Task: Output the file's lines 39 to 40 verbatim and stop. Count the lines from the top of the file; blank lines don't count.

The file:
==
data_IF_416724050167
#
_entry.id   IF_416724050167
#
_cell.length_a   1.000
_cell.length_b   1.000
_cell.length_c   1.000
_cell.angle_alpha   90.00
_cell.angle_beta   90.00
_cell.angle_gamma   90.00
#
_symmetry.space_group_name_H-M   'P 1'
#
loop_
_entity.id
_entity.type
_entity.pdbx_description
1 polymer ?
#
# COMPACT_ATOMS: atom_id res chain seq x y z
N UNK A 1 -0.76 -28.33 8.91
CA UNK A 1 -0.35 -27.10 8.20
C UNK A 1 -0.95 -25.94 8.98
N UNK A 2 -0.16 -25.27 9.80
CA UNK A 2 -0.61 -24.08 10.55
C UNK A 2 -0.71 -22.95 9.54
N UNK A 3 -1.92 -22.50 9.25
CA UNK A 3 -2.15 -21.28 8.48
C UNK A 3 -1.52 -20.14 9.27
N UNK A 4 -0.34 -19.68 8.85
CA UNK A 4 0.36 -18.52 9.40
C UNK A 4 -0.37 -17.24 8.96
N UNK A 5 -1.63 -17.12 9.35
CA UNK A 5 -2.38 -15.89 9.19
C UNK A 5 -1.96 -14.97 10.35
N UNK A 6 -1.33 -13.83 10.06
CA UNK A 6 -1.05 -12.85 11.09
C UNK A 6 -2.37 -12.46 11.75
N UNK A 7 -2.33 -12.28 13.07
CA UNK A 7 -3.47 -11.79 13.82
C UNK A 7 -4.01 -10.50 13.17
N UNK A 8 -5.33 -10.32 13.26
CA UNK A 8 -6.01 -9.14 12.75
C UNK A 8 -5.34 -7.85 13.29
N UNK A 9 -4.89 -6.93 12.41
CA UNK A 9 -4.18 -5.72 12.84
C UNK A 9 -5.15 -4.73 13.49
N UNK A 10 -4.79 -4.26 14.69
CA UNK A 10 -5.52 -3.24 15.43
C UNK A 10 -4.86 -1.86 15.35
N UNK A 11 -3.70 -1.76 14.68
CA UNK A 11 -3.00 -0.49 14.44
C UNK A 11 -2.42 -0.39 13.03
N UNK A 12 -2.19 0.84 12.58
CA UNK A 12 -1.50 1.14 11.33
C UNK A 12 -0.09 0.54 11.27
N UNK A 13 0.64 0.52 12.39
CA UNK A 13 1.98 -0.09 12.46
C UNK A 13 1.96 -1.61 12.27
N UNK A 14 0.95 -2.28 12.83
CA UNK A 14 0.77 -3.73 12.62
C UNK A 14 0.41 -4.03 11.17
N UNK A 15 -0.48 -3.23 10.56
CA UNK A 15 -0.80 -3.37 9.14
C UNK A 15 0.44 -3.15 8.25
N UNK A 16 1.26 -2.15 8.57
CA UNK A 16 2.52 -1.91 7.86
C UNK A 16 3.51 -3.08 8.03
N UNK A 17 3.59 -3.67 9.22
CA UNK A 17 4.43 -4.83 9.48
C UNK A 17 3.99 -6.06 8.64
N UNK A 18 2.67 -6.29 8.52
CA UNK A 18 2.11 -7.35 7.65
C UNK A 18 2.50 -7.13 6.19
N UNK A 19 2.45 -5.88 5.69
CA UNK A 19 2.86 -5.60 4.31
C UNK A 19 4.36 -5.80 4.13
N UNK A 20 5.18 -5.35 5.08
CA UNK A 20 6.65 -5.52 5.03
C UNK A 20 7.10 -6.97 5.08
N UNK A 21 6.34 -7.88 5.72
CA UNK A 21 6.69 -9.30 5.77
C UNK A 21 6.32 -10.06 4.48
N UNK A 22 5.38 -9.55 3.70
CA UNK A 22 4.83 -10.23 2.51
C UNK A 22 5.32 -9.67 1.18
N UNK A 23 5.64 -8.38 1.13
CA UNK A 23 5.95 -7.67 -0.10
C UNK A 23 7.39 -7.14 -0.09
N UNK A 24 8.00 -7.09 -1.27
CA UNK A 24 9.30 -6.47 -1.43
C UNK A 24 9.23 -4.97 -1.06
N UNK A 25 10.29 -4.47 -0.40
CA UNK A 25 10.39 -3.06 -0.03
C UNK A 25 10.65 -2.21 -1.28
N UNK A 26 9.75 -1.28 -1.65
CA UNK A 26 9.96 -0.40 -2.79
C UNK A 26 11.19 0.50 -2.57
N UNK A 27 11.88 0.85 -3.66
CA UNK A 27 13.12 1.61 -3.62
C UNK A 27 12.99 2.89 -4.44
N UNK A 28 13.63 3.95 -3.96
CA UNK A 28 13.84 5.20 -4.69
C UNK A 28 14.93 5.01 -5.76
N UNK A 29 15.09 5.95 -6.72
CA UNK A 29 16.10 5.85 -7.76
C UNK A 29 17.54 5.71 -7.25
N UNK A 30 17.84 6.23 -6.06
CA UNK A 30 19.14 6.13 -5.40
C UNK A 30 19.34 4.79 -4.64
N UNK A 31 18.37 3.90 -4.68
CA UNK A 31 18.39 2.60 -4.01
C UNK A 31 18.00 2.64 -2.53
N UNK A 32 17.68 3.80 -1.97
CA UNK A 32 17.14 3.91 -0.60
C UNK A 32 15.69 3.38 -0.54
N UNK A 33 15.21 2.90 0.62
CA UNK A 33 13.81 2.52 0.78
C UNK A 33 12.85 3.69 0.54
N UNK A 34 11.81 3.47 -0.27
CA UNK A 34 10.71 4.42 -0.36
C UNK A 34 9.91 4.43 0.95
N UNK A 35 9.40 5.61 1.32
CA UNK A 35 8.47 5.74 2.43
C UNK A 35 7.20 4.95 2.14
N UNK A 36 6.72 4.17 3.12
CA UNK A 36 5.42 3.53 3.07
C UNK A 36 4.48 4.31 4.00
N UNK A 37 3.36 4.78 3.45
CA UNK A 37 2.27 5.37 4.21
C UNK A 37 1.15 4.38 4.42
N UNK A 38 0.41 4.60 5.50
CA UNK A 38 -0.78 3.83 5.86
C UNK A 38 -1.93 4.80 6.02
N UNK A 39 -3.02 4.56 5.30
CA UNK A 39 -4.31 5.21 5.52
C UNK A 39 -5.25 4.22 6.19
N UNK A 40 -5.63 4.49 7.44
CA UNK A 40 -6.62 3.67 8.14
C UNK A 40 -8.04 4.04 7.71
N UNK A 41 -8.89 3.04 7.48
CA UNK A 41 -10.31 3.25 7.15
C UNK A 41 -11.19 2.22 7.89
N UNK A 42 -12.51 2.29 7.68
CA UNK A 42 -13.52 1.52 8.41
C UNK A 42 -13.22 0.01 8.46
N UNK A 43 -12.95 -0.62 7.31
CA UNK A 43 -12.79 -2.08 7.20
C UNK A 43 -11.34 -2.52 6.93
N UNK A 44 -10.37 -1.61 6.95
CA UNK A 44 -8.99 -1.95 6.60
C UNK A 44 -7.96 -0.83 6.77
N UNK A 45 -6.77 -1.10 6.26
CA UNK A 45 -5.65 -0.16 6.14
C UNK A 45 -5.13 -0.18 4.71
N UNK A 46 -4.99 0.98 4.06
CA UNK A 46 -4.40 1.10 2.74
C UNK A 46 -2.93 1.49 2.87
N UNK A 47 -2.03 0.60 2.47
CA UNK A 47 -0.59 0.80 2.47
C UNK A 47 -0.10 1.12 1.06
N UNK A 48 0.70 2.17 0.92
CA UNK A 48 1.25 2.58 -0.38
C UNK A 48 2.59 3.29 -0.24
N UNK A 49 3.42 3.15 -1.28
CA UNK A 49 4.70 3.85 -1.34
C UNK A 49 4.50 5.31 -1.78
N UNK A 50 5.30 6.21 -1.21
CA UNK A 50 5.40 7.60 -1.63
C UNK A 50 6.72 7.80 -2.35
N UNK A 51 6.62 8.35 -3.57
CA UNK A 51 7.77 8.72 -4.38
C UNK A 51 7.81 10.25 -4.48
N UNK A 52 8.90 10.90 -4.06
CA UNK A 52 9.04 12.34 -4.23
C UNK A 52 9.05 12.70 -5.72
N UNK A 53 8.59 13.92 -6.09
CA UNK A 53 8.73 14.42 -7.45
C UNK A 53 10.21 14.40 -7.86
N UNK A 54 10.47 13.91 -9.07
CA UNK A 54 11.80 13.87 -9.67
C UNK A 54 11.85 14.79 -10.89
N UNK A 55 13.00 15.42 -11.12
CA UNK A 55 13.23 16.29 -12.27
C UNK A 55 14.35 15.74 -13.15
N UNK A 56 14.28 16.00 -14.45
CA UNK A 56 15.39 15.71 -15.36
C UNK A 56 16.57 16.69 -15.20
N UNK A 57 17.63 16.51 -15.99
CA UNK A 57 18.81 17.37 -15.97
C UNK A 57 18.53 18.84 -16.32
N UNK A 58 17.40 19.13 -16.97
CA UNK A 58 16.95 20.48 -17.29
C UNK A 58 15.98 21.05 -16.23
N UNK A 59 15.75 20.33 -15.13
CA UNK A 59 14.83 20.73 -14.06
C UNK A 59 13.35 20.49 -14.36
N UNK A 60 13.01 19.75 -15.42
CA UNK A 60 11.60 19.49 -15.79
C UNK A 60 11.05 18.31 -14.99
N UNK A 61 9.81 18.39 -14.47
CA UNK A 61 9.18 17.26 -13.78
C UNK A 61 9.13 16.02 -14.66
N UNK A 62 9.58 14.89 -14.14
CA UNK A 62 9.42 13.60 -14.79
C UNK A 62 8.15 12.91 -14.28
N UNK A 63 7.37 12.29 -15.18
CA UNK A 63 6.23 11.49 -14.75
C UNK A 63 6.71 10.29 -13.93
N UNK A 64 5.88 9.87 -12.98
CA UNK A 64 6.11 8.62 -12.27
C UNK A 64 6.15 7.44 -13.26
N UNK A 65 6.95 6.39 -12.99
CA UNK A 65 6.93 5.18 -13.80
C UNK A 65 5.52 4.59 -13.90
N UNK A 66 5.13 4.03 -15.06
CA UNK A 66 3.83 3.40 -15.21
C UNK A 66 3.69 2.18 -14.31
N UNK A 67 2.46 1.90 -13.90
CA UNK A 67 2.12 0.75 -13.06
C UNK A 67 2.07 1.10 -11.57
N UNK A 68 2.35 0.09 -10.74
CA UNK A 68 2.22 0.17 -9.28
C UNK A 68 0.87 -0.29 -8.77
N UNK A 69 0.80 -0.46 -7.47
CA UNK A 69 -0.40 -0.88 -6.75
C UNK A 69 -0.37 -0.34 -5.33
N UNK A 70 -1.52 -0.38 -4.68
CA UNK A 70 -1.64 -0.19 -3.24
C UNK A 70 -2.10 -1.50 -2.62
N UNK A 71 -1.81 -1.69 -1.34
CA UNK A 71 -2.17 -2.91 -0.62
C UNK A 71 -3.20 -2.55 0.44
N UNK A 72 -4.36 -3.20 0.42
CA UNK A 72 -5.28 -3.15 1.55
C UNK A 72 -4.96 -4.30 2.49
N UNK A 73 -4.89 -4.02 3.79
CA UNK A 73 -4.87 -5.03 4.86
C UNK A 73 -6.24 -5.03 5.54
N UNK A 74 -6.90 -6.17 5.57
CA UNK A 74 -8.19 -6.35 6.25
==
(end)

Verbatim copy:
N UNK A 7 -2.33 -12.28 13.07
CA UNK A 7 -3.47 -11.79 13.82